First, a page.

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Understanding cyanobacteria: these multifaceted micro-organisms

Cyanobacteria, also known as blue algae, are among the oldest and most widespread micro-organisms on Earth. They play an important role in maintaining an ecological balance between aquatic and land ecosystems.

What is a cyanobacterium?

Cyanobacteria are photosynthetic bacteria that can produce energy from sunlight by way of photosynthesis. Through this process, they convert carbon dioxide (CO2) into nutrients and oxygen, thereby contributing to the production of oxygen in the atmosphere. Cyanobacteria are found in a wide variety of habitats, such as fresh water, moist soils, hot springs and even rocks.

A brief explanation of photosynthesis:

Photosynthesis is a biochemical process by which plants, algae and certain bacteria convert the sun's light energy into chemical energy.

Photosynthesis takes place in 3 stages:

  1. Light absorption: First, chlorophyll (a green pigment found in the chloroplasts of plant cells) absorbs sunlight. This excites the electrons in the chlorophyll raising them to a higher energy level.
  2. Photochemical reaction (light reactions): These excited electrons are used in a series of reactions to produce ATP (adenosine triphosphate) and NADPH (nicotinamide adenine dinucleotide phosphate). ATP and NADPH are forms of chemical energy. During this process, water is split, releasing oxygen molecules as a by-product.
  3. Biochemical reaction (dark reactions, also known as the Calvin cycle): The ATP and NADPH produced are used to convert carbon dioxide (CO2) into carbohydrates (sugars). This reaction does not require direct light and can, therefore, take place even in the dark.

Photosynthesis is, therefore, a vital process for life on earth. It provides energy for the plants themselves, and is the main source of energy for the food chain. Furthermore, by producing oxygen as a by-product, photosynthesis made life possible for animals on Earth.

Characteristics of cyanobacteria

Morphology of cyanobacteria

Cyanobacteria come in different shapes and sizes, ranging from isolated cells to complex colonies. Some species form filaments, called trichomes, which may or may not have ramifications. Trichomes are often surrounded by a protective sheath, whose thickness and chemical composition may vary.

Typical blue-green colouration of cyanobacteria

The characteristic blue-green colouration of cyanobacteria comes from photosynthetic pigments, such as chlorophyll, phycocyaninor phycobiliproteins. Thanks to these pigments, cyanobacteria can capture the light they need for photosynthesis. Under certain conditions, cyanobacteria may also have reddish, brown or even black hues.

Reproduction and growth

Cyanobacteria reproduce mainly asexually, through cell division. Some species can also form resistant spores, called akinetes, which allow them to survive in adverse environmental conditions. The growth of cyanobacteria depends on several factors, such as the availability of nutrients, temperature and light.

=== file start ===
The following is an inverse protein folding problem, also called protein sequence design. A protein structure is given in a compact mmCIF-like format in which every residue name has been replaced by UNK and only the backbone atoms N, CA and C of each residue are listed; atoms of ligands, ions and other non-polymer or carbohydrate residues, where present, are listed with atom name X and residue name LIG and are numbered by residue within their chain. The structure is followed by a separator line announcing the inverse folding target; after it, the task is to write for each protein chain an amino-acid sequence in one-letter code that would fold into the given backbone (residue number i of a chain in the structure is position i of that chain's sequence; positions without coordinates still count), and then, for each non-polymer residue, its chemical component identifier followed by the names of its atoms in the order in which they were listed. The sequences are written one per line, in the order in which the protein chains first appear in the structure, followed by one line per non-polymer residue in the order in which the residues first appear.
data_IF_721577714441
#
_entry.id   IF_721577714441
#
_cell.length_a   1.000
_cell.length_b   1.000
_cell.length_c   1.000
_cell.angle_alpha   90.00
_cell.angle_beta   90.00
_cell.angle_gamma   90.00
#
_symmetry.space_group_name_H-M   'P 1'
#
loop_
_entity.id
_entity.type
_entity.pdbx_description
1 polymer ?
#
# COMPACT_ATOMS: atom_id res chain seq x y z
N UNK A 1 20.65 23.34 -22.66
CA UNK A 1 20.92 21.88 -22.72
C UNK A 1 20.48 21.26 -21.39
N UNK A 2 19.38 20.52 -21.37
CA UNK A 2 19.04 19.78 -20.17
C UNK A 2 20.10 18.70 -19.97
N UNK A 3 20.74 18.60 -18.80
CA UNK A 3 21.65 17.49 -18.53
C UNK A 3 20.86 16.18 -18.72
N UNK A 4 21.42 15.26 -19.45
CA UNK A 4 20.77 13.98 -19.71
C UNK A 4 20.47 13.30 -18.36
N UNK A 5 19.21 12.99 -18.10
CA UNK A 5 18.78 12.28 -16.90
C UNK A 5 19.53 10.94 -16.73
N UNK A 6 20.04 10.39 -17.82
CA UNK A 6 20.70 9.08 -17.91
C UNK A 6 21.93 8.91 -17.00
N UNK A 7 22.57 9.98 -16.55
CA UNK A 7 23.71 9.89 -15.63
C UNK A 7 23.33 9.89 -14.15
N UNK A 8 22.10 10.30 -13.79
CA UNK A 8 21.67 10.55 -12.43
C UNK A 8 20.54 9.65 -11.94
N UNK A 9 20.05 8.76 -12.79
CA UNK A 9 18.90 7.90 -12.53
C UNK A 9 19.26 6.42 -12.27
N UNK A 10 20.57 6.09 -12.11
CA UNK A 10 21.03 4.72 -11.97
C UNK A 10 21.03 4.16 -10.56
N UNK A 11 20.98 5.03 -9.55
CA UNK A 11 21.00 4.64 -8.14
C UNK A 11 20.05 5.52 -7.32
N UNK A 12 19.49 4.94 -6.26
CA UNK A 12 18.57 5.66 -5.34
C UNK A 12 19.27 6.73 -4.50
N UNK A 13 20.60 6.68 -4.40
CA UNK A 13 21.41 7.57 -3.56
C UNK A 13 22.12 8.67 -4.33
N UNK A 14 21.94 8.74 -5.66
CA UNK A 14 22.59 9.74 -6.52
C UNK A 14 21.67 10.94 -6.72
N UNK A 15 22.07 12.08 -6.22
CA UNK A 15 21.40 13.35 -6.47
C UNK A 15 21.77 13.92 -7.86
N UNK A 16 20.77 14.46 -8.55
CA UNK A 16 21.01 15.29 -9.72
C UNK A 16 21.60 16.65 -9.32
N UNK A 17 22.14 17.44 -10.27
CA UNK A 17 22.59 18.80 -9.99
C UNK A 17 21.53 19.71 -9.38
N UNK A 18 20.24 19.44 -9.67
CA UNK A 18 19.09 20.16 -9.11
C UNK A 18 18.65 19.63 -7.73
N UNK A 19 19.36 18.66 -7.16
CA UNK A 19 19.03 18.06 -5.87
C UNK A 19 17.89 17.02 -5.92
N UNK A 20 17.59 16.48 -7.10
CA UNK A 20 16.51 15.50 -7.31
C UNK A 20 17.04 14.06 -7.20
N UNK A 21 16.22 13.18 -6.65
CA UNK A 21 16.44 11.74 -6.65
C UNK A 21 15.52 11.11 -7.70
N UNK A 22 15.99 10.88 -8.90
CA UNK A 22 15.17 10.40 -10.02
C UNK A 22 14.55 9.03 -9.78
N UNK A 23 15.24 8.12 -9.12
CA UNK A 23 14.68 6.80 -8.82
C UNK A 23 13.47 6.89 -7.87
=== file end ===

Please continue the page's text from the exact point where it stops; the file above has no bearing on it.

Ecological roles of cyanobacteria

Primary producers

As photosynthetic organisms, cyanobacteria are primary producers, i.e. they are at the bottom of the food chain in aquatic and terrestrial ecosystems. So, they provide a food source for many organisms, such as zooplankton, small fish and invertebrates.

Nitrogen fixation

Some species of cyanobacteria can fix atmospheric nitrogen, a process that converts gaseous nitrogen into nitrogen compounds that can be assimilated by plants. This nitrogen fixation plays an essential role recycling nutrients and maintaining soil fertility.

Formation of particular biological structures

Cyanobacteria are also involved in the formation of complex biological structures, such as stromatolites and biofilms. Stromatolites are rock formations consisting of alternating layers of sediments and colonies of fossilised cyanobacteria , while biofilms are microbial communities with an extracellular matrix structure.

Spirulina is a cyanobacterium with numerous properties

Spirulina whose scientific name is “Arthrospira platensis” is a microalga that comes under the cyanobacteria group. It has a microscopic spiral shape, which is where it gets its common name of “spirulina”. It is often confused with plants because of its high chlorophyll content, which gives it its green appearance, but it is actually a cyanobacterium capable of photosynthesis.

Spirulina is known for its exceptional nutritional properties. It is extremely rich in protein (up to 70% of its dry weight), which is much higher than most other vegetable protein sources. It contains all the essential amino acids, making it a complete protein.

One of the main benefits of spirulina is its phycocyanin content. Phycocyanin, which is the basis of PHYCOMANIA nutritional products, is extracted from spirulina cyanobacteria. Phycocyanin, whose therapeutic properties are exceptional, especially thanks to its ability to neutralise free radicals, thereby prevents oxidative stress and inflammation. PHYCOMANIA would like to invite you to discover these benefits thanks to these 2 products: the energy drink, Rhin Blue, and the food supplement, 10 K.

Summary on cyanobacteria

Cyanobacteria are fascinating micro-organisms that play an important role in the ecological balance of our planet. A better understanding of these organisms is essential to take advantage of their beneficial properties, such as nitrogen fixation and oxygen production, to develop strategies for the sustainable management of aquatic ecosystems, and so humans can benefit from the nutritional and therapeutic help that certain cyanobacteria such as spirulina can offer.

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